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January 27, 1934 - Image 5

Resource type:
The Michigan Daily, 1934-01-27

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HlalKemp Will
Feature Many
Artists At Hop
Bob Allen, Saxie Dowell,;
'Skinny' Emnis Will Be'
Vocalists For Dace
When the two orchestras take their
positions on the bandstands for the
1935 J-Hop the evening of Feb. 9 in
the Intramural Building, on one side
of the huge ballroom will be sta-
tioned Hal Kemp, youthful southern
maestro. From this point he will di-
rect his musicians in the distinctive'
style of rhythm that has been re-
sponsible for their phenomenal rise
to international popularity.
The rise of the Kemp musical unit
is especially attributed to an abun-
dance of featured artists. Most
prominent of these is "Skinny" ]n-
nis, song stylist and interpreter, who
has been with the band since it
originated. Ennis is also adept with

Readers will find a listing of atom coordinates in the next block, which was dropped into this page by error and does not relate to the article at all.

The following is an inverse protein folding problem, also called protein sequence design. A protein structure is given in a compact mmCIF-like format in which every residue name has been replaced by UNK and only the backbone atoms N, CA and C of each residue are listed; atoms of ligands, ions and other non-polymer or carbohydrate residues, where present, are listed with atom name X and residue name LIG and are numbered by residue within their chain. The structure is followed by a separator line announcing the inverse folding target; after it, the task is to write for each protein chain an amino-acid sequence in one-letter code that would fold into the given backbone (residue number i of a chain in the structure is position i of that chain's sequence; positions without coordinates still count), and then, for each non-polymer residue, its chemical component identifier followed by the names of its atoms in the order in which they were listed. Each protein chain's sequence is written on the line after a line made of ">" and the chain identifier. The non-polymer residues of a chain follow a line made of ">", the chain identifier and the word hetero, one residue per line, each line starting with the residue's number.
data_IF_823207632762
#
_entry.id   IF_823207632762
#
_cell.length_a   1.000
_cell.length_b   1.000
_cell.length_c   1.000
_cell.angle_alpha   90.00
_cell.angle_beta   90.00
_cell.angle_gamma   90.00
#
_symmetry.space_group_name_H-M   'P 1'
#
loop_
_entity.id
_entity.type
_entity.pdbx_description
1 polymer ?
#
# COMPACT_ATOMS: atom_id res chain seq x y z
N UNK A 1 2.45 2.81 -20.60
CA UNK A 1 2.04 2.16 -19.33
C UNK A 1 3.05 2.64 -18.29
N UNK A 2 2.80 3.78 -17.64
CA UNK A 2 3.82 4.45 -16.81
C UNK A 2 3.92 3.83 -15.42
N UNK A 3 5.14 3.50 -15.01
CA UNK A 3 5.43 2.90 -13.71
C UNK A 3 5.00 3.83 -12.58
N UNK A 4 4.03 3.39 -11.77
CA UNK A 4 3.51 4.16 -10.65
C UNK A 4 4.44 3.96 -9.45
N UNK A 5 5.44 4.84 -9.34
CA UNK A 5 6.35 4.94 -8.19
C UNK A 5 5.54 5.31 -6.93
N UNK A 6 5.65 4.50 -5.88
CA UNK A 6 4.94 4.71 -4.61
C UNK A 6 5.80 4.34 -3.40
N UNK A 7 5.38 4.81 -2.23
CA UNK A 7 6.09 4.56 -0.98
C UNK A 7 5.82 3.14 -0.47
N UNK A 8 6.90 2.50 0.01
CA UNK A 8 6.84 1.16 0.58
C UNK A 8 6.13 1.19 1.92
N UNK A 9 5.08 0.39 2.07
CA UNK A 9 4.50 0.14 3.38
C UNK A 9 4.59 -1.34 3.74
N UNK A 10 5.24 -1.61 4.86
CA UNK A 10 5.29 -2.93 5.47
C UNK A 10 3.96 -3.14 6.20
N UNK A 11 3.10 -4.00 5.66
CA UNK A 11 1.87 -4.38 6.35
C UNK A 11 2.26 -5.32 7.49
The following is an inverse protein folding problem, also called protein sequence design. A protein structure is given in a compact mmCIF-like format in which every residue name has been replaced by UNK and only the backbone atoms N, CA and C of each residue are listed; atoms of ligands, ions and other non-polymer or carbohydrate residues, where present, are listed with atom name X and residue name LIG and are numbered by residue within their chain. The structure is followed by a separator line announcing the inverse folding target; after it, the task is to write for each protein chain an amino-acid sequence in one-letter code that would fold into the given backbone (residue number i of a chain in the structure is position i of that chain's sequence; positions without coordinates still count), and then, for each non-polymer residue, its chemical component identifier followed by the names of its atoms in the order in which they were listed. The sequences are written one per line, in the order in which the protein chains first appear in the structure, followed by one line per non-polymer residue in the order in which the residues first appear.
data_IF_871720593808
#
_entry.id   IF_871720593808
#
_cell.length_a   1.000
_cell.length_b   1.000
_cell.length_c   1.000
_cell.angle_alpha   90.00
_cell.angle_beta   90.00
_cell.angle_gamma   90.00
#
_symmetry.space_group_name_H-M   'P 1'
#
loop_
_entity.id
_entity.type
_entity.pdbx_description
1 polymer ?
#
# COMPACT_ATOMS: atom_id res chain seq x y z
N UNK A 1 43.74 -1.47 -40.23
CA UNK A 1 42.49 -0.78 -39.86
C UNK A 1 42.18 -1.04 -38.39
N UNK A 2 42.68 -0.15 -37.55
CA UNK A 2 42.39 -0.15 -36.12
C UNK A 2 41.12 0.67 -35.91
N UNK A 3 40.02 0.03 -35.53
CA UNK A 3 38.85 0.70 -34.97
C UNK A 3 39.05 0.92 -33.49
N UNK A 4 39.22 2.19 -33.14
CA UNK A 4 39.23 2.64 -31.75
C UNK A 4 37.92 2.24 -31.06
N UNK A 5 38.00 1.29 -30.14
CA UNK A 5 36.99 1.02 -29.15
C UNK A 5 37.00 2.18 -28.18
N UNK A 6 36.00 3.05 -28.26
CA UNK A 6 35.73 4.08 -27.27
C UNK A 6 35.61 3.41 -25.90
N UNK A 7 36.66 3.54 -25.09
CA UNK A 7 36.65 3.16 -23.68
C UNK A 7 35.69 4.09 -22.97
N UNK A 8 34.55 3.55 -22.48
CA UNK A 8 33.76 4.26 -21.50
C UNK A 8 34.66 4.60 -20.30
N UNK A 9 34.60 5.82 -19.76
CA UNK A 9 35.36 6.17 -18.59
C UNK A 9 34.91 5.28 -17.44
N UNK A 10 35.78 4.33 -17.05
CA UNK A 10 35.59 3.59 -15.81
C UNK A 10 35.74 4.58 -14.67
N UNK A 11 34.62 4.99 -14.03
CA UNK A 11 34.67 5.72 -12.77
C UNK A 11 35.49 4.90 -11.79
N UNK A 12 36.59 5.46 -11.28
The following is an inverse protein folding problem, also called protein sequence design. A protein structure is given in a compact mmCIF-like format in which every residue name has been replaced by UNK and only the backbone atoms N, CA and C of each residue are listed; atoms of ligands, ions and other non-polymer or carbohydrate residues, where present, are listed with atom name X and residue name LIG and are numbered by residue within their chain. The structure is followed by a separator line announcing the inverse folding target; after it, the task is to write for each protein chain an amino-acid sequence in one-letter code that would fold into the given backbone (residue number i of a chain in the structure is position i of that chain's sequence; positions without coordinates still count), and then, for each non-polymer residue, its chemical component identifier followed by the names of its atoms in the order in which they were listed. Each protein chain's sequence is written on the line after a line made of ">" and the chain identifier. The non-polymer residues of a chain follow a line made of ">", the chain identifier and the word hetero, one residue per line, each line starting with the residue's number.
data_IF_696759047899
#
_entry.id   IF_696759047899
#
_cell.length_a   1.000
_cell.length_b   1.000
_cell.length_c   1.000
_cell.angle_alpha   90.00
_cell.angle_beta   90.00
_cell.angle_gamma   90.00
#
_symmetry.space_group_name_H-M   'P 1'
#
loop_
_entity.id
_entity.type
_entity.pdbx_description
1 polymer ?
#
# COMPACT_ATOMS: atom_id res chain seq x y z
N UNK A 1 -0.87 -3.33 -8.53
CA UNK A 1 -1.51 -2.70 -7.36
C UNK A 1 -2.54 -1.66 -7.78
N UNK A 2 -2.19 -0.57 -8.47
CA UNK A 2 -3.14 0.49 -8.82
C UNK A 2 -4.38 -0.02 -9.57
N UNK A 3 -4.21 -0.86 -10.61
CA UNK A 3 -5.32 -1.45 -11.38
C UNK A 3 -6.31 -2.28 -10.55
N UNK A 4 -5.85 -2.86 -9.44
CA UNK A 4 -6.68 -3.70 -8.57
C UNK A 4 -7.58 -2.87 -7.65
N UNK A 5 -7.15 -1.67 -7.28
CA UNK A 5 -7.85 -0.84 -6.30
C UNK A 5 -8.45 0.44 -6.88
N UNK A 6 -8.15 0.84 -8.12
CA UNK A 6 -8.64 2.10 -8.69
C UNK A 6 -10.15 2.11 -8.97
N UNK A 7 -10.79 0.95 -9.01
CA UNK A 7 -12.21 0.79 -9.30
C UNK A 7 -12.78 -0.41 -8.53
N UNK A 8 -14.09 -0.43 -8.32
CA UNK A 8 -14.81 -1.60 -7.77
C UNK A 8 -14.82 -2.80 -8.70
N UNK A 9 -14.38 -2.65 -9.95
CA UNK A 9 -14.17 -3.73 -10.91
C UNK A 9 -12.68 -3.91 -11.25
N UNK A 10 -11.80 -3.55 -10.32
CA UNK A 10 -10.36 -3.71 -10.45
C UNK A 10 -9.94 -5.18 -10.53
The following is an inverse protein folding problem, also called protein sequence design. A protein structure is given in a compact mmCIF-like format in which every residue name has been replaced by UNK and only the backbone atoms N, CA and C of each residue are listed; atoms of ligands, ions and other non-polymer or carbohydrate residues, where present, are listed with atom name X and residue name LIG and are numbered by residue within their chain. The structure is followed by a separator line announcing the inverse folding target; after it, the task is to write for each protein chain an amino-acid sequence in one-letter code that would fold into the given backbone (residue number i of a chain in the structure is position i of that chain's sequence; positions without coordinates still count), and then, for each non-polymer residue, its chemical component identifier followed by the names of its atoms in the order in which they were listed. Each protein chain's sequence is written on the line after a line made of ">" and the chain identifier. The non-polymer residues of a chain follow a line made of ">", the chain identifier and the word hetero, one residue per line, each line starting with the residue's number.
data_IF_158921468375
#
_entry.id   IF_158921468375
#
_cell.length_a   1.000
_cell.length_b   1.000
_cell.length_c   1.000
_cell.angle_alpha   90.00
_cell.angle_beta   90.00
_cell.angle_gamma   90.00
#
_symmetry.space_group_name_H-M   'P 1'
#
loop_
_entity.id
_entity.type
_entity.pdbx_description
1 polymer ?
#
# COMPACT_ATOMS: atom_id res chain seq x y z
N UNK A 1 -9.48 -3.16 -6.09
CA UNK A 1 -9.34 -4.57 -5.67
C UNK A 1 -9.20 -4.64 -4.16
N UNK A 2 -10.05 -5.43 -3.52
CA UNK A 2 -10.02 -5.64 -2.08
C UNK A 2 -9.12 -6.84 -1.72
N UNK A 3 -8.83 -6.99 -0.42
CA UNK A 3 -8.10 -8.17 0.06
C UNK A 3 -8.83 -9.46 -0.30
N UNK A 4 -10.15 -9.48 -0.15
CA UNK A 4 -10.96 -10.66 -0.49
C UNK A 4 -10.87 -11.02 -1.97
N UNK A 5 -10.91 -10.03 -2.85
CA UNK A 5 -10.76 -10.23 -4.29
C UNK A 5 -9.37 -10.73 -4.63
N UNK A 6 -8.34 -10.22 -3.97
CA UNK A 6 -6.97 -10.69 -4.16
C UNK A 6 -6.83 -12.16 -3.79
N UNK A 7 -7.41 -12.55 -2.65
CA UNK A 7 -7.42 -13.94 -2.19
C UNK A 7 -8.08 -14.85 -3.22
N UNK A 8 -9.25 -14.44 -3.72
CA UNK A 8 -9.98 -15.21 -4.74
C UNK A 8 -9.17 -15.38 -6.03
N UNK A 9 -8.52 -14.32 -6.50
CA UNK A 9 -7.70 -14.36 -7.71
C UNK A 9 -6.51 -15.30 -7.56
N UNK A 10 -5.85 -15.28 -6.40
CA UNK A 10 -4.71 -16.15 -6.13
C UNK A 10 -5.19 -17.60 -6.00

the drum-sticks.
Three other vocalists are fea-
tured in the arrangements played
by the band. Bob Allen, Saxie Dowell,
and Wendell Mayhew take their turn
before the microphone. Pianist John
Scott Trotter adds to the music with
occasional rhythm "breaks."
"Kemp" style was first developed
by Hal Kemp himself and has been
worked out by him in collarobation
with his two chief arrangers, May-
hew and Trotter. The orchestra is
said to be more imitated than any
other and is commonly referred to
as a "musician's band.''
Hal Kemp's band may be heard
over radio station WGN, Chicago, at
regular intervals every evening.
New ficers Are
Elected For Spriga

To Be -Hop ocalist

Dr Hlazel osh Had Childhood
Hopes To Study Astronomy